The Soil We Grow In

by Bruce Fulford For most of my first two decades, I grew in rich farm soils in southeastern Pennsylvania. The gently sloping hills and flood plains were potassium rich-soils of weathered rock and clay that had for millennia incorporated organic matter from native vegetation, crop residues and farm animal manures. By the time my brother […]

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Feed the Soil; Feed the Plants

by Mike Murray We all have to eat. In a forest, leaves fall and enrich the undisturbed soil. Bacteria and fungi decompose the litter and provide nutrients to the trees. In a residential garden bed that has been turned over, dug up and may not have such good soil to begin with; things might not […]

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Start with the Soil

by Steve Phillips As members and supporters of the Ecological Landscape Alliance, we likely have an awareness of the importance of ecology. But do we truly have an understanding of our interdependence on it? We hear the term “regenerative agriculture,” but how does that scale to our everyday lives? As the days of Victory Gardens […]

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From Swimming Hole to Artful Landscape

by Shawn Mayers Franklin, MA, hired groundSwell Designs in 2013 to develop a schematic master plan for a small town parcel that had been neglected for almost 50 years.  The wetland site had served as the city’s “swimming hole” in the 1930s.  A municipality with an extremely limited budget, all construction was to be completed by […]

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Walk on the Wild Side

by Noel Kingsbury Reprinted with permission of the author from New Small Garden, Quarto Publishing, September 2016. Plants make a garden. There are gardens constructed without plants, but the absence of green living things in a space dubbed a ‘garden’ is more often than not a gimmick. For most people, a garden is inconceivable without […]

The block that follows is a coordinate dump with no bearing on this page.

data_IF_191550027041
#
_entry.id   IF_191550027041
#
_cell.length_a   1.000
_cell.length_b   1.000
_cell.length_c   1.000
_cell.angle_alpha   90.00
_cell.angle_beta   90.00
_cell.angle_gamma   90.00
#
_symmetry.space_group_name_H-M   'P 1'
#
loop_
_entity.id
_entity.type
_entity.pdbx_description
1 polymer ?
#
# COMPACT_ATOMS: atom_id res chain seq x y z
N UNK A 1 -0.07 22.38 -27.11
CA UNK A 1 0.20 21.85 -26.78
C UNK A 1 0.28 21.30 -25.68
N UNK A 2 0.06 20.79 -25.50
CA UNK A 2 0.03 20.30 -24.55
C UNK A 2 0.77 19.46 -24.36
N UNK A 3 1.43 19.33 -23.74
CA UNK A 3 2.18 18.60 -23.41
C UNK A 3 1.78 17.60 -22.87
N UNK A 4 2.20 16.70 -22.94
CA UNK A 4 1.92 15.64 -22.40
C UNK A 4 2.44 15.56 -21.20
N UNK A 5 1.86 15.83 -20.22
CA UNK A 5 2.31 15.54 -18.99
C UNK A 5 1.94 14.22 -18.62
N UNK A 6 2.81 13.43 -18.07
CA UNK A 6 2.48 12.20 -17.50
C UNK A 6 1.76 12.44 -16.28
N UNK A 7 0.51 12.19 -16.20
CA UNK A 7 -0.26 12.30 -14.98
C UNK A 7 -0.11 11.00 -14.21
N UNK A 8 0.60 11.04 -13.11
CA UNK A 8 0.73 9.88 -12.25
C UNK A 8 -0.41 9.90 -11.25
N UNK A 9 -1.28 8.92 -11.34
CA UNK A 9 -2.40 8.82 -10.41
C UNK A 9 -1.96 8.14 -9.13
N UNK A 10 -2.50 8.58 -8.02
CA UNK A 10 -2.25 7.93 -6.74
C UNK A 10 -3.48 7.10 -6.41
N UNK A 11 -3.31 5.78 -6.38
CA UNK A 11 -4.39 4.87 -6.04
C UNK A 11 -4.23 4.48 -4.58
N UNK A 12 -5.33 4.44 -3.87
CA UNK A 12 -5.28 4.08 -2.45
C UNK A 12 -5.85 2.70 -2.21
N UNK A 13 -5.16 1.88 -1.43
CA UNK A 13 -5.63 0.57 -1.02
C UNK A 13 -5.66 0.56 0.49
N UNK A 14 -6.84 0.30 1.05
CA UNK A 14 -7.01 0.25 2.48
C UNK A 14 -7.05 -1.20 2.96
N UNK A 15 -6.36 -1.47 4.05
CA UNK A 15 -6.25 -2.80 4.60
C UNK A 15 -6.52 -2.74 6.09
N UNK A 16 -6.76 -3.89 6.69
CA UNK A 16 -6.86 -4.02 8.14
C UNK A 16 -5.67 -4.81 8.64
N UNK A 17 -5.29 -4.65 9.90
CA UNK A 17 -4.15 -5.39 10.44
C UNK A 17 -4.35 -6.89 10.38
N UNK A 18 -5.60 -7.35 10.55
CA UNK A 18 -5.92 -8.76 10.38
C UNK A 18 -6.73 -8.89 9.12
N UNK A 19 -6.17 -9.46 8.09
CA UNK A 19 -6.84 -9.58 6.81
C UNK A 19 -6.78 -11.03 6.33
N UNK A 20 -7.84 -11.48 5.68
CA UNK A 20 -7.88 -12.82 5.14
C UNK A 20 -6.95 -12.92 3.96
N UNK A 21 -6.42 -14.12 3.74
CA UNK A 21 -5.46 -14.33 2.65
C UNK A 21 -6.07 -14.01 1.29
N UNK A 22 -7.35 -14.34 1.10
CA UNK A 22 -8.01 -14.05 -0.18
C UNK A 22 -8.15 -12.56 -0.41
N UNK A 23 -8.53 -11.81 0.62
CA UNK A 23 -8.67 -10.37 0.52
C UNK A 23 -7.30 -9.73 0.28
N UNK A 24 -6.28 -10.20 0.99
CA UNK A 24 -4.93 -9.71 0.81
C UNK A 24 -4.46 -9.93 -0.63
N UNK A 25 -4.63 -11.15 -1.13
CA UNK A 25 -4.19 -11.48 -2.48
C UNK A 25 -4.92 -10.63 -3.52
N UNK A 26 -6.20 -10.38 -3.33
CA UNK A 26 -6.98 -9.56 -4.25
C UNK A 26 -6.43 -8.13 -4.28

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Phytoremediation: Overview and Opportunities

by Steven Rock The following Foreword to Phyto: Principles and Resources for Site Remediation and Landscape Design, Routledge, June 2015, is reprinted with permission of the author. People have deliberately grown plants to alter their environment for at least millennia. The Roman roads were lined with poplar trees to both provide shade and to keep the […]

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Takeaways from Landscape Heroes

by Meghan O’Connell On January 31st, NOFA and the ELA teamed up to bring farmers and landscapers together to learn about three key components for creating healthy soil—and in turn, help reverse the effects of climate change. Those three featured “landscape heroes” were carbon, water, and biodiversity. (more…)

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A Pruning Guide

by David Anderson David will lead a hands-on pruning demonstration and discussion on March 9th at the ELA Conference. As landscapers and horticulturalists pruning is a very important part of our work. Most horticulturists are passionate about pruning. Most people enjoy pruning and believe in their methods. There are as many different styles of pruning as there […]

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